Wages shortfall caused by'˜human error', says bakery
Bosses at a Cupar-based bakery have admitted that it was '˜human error' that led them to be being named and shamed as a minimum wage offender.
Family-run Fisher and Donaldson was one of almost 200 UK companies to be publicly identified for failing to pay staff the legal minimum wage, along with the Busy Bee nursery in Newport.
It emerged that the nursery, which operates as the Little Beehive nursery, owed over £9000 to seven workers, while Fisher and Donaldson had underpaid six workers by a total of over £574.
The National Living Wage for workers aged 25 and over was introduced in April and, says Business Minister Margot James, it will be enforced just as robustly as the National Minimum Wage.
Fisher and Donaldson director Eric Milne was quick to respond, calling the underpayment ‘an honest mistake’.
He said: “Last year a human error regretfully led to a small number of 16-17 year old employees being underpaid. Unfortunately we were unaware that these employees, despite being below the age bracket, were eligible for the 17-year-old bracket of minimum wage, a mistake which was rectified as soon as we were made aware of it by HMRC. This is one of many complex rules we follow and one which regretfully we did not know about.
“All of our employees are paid fairly and are on permanent contracts. We pay the national living wage or above to all employees aged 25 and over, we follow union rates for all employees (whether they are members of their union or not), we never use zero hours contracts, and we pride ourselves on the valuable relationships we have with our team, which is evidenced through the many people who have worked and continue to work with us throughout their careers, some working with us for up to as long as 45 years.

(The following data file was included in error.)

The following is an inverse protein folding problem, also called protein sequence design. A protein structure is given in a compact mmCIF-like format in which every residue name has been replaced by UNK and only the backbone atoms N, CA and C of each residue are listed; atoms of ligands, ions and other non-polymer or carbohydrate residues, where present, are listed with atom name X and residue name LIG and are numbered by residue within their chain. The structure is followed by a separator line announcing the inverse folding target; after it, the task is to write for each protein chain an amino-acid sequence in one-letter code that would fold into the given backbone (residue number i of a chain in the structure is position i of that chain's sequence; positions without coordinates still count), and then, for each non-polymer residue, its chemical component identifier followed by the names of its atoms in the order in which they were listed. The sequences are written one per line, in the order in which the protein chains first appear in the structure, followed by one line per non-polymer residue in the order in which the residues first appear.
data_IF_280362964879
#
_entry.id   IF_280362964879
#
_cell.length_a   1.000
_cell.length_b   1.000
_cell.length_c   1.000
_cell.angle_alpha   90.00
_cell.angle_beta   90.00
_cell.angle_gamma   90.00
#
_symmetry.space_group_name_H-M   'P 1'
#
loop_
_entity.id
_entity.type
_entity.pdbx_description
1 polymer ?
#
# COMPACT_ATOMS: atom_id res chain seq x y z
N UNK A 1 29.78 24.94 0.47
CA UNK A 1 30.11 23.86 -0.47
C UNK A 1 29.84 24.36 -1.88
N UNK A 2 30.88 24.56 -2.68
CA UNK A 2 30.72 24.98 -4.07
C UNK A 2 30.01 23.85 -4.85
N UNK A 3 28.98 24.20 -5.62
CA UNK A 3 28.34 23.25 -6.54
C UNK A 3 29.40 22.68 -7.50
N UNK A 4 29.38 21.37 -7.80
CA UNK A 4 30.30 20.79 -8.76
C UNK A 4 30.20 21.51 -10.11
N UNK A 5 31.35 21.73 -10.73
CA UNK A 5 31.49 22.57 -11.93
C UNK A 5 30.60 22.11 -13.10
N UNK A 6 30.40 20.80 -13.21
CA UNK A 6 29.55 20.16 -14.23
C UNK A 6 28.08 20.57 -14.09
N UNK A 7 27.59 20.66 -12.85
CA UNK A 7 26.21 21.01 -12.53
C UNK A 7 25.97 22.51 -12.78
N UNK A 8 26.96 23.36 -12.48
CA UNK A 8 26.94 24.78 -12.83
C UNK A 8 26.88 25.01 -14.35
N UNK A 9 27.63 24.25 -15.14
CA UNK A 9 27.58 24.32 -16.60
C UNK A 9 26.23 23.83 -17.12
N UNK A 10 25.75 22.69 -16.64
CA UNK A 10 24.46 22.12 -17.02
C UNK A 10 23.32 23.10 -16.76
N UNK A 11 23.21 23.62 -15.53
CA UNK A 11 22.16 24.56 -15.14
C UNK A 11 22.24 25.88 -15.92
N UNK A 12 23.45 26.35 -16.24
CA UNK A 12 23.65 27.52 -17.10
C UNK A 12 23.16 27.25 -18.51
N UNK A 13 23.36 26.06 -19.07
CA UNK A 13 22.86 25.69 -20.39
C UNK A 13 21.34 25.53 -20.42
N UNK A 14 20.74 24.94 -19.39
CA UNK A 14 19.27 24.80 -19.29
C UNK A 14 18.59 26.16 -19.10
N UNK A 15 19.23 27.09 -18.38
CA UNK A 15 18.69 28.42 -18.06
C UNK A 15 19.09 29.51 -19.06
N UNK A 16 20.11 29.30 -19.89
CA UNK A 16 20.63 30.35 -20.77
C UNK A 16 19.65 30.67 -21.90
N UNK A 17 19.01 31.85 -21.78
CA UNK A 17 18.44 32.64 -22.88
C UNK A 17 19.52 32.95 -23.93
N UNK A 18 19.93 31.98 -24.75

“Regretfully on this occasion we oversaw a rule regarding teenage employees which meant that a small number of our staff were underpaid. This is something we worked to fix as soon as we became aware of it, and we have since put new systems in place to ensure that any employee that is due to change pay bracket is flagged up in advance on our system so that this does not happen again.”
Meanwhile, a spokesman for Little Beehives said: “Our trainees undergo a 12 month training programme. We supported a number of our trainees who required their contracts to be extended by a few months to allow them to complete their training. However, if the trainee was over 19 their hourly rate should have changed for this contract extension – we failed to identify this and the payment shortfall occurred. All payment shortfalls have been paid and our systems have been reviewed.”